Bumblebees are regarded as nice, gentle creatures; even their buzzing has a placid, reassuring sound. They rarely sting and are important pollinators in orchards, on farms and in our gardens. Sadly, however, they are under threat. Many species of bumblebee are on the decline and have been, according to some authors, since the late 1950’s.
Their decline is often attributed to the introduction of intensive agricultural techniques. For example, the introduction of drainage schemes can result in the loss of marsh plants, whilst the removal of hedgerows means not only the loss of plant species but also habitat for bumblebee colonies. The neglect or removal of coppiced woodland, together with the replacement of deciduous woodland with coniferous has resulted in various plant species having a more limited distribution.
Some species of bumblebee like the apple and short haired bumblebee are now believed to be extinct. Those that remain could be under a new threat – namely imported foreign bumblebees! The mediterranean subspecies Bombus terrestris dalmatinus is being used in some commercial greenhouses to pollinate tomato plants (to improve the yield). Some ecologists fear that these imported bumblebees could undermine the genetic make-up of our own bumblebees or even out-compete certain native types. The imported bees can collect more nectar and produce bigger colonies.
There might be another problem for the bumblebees; as numbers decline, they are more likely to inbreed. If a queen mates with a relative, then some of the genetically female eggs develop into sterile males – which contribute nothing to the colony’s present or future.
Like ants, wasps and honey bees, bumblebees are social insects ; that is, they live in colonies. A colony contains a queen, workers and some males (depending on the time of year) but only queens can survive through a winter. The queens usually over-winter underground, or in leaf litter or rotten wood in a specially prepared cell. In spring, they emerge and prepare to make a nest. Some species prepare a nest or colony underground, using something like an old mouse burrow; others create a nest on the surface. The creation of a colony is dependent on the queens, who mated at the end of the previous summer and then over-wintered, being able to forage and find food, build a nest and lay eggs. The pollen, which accumulates on the hairs on the body, is combed off into special pollen baskets on the back legs. Each nest or colony needs a fairly large area over which to forage – without competition.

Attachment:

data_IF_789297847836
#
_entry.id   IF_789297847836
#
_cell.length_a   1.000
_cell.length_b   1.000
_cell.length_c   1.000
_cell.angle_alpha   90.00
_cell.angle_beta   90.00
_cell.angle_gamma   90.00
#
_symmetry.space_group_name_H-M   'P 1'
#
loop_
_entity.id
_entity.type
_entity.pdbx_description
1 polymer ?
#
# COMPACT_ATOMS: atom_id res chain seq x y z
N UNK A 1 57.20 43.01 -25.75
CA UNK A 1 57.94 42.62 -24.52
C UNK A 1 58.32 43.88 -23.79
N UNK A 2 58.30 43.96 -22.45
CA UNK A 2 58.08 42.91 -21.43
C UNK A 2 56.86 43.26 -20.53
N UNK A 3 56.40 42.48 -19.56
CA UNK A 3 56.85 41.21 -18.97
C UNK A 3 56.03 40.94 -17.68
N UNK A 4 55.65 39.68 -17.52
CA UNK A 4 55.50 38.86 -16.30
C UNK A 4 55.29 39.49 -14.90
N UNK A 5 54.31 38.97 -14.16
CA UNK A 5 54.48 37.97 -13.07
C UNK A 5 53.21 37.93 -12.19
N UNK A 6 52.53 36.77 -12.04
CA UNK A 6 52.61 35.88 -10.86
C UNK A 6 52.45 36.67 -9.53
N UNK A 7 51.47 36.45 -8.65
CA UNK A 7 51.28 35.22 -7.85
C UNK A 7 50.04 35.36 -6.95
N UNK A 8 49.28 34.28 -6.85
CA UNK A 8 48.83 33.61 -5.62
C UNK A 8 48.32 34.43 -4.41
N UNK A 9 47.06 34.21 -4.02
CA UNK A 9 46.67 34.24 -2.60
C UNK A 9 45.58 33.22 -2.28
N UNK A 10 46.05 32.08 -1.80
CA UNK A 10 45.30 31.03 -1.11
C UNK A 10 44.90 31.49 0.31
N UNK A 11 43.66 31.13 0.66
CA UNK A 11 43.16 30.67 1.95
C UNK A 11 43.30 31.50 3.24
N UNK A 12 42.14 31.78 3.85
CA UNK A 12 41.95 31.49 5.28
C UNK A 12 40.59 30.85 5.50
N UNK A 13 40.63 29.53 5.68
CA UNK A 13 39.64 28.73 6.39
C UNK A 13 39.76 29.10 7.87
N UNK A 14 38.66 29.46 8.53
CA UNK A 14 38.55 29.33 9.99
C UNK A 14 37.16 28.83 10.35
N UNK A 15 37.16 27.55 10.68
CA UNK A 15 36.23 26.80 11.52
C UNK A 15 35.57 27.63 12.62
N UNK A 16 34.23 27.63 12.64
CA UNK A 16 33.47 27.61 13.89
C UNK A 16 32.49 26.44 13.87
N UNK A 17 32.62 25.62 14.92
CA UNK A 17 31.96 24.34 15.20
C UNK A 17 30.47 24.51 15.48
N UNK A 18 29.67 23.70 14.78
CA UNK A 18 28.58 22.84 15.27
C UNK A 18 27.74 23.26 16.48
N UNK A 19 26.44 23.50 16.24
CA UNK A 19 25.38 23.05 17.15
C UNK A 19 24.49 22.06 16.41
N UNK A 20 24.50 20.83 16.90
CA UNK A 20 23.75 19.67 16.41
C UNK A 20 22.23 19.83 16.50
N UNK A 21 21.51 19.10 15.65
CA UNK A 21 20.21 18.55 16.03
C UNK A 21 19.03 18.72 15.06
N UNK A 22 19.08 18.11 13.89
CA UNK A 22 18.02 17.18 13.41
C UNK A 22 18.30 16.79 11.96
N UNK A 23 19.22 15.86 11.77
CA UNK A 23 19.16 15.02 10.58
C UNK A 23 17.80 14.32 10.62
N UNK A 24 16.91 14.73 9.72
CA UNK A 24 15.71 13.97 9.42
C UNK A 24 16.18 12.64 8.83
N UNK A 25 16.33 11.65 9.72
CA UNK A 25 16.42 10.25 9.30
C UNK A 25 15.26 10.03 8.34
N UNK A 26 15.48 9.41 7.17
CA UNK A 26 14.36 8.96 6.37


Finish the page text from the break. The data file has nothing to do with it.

The first eggs (to be laid by the queen) hatch to give infertile females or workers. They take on the task of foraging and collection of food from the queen. The workers forage (over a distance of about half a mile) for nectar and gather pollen. Different species of bumblebees have different flower preferences, but all bumblebees need to visit a variety of different plant species, as they are active from early spring through to late summer. On a daily basis, they can be seen searching for nectar and pollen from early morning right through to the evening. They are active on days when it is too cold or rainy for other insects to fly – they can warm themselves up ready for flying using something similar to our shivering mechanism. At some point, later in the year, when the colony is bigger, some of the (unfertilised) eggs will produce males, which will mate with the new queens that emerge from other eggs.
To help gather more information about bumblebees, the Bumblebee Conservation Trust has now gained the use of the first bumblebee sniffer dog – called Quinn. He has been trained to locate bumblebee nests, which are difficult to pin point often being concealed in grass and having just a small entrance / exit. Only by mapping the locations of nests can researchers build up an accurate picture of the changes in bumblebee populations. Quinn’s first job will be tracking down bumblebee nests on the Hebrides.
However, we can do our bit to encourage bumblebees. For example, our gardens can offer a rich and diverse supply of nectar producing plants throughout the spring and summer months; species like lavender, rosemary, geraniums, foxglove and heathers are especially attractive. Farmers are also being encouraged to help stop the decline in numbers by sowing a clover mixture around the edges of some fields (Operation bumblebee).